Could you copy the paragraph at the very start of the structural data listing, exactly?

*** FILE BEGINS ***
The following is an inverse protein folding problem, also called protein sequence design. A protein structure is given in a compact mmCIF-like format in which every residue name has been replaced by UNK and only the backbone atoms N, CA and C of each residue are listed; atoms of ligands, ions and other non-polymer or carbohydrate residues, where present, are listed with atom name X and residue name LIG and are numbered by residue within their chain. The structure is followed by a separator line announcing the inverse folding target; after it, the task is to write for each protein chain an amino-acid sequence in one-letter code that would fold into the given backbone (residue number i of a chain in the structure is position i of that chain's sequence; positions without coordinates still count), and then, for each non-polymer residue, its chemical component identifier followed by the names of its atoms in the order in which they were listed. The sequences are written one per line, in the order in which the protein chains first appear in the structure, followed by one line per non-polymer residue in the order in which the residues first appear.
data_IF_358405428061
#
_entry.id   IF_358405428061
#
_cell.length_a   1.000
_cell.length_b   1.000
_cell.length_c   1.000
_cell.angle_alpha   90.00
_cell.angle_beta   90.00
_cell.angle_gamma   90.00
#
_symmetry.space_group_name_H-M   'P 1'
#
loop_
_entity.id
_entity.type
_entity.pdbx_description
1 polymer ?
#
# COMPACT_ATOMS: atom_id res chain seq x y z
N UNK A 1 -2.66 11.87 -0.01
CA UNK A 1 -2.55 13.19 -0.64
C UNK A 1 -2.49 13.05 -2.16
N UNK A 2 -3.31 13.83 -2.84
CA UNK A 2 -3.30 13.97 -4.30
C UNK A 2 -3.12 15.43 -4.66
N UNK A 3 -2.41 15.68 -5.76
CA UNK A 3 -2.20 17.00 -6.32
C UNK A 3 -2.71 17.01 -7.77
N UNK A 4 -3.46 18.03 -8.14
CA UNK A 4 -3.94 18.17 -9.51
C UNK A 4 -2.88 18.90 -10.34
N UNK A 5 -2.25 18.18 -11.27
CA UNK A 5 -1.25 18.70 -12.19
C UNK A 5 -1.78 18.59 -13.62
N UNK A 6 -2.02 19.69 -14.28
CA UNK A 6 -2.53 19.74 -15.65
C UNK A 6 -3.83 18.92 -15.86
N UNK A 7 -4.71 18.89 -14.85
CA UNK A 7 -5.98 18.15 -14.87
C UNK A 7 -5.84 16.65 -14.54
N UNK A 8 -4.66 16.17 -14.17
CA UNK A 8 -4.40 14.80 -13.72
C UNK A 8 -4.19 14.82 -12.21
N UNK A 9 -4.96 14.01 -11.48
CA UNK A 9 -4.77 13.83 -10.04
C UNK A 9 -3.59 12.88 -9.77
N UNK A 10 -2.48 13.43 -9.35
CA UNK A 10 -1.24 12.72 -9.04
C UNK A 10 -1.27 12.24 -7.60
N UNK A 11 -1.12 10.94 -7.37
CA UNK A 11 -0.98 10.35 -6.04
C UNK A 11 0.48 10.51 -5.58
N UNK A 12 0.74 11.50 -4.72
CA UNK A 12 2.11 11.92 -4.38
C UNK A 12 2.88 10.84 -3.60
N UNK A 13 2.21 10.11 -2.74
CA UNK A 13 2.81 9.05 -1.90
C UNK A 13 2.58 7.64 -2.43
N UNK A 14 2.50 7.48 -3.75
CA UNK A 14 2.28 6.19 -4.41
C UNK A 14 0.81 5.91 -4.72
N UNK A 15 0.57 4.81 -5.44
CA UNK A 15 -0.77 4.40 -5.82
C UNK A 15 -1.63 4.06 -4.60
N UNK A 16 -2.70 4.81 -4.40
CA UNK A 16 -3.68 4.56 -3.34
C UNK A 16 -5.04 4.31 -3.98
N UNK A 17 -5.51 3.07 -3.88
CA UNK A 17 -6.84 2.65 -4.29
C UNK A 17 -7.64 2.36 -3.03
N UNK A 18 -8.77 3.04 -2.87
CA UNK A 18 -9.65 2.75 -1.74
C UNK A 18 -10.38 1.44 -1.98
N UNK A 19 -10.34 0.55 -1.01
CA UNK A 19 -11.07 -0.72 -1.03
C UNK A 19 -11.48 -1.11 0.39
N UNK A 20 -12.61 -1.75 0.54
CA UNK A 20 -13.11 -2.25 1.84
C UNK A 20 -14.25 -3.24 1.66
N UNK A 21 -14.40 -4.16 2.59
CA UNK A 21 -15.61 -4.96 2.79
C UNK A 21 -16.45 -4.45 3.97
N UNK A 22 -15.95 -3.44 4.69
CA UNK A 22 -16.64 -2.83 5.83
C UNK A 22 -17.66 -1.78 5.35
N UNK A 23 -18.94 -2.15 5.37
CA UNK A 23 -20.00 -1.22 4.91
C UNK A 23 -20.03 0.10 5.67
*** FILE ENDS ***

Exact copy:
The following is an inverse protein folding problem, also called protein sequence design. A protein structure is given in a compact mmCIF-like format in which every residue name has been replaced by UNK and only the backbone atoms N, CA and C of each residue are listed; atoms of ligands, ions and other non-polymer or carbohydrate residues, where present, are listed with atom name X and residue name LIG and are numbered by residue within their chain. The structure is followed by a separator line announcing the inverse folding target; after it, the task is to write for each protein chain an amino-acid sequence in one-letter code that would fold into the given backbone (residue number i of a chain in the structure is position i of that chain's sequence; positions without coordinates still count), and then, for each non-polymer residue, its chemical component identifier followed by the names of its atoms in the order in which they were listed. The sequences are written one per line, in the order in which the protein chains first appear in the structure, followed by one line per non-polymer residue in the order in which the residues first appear.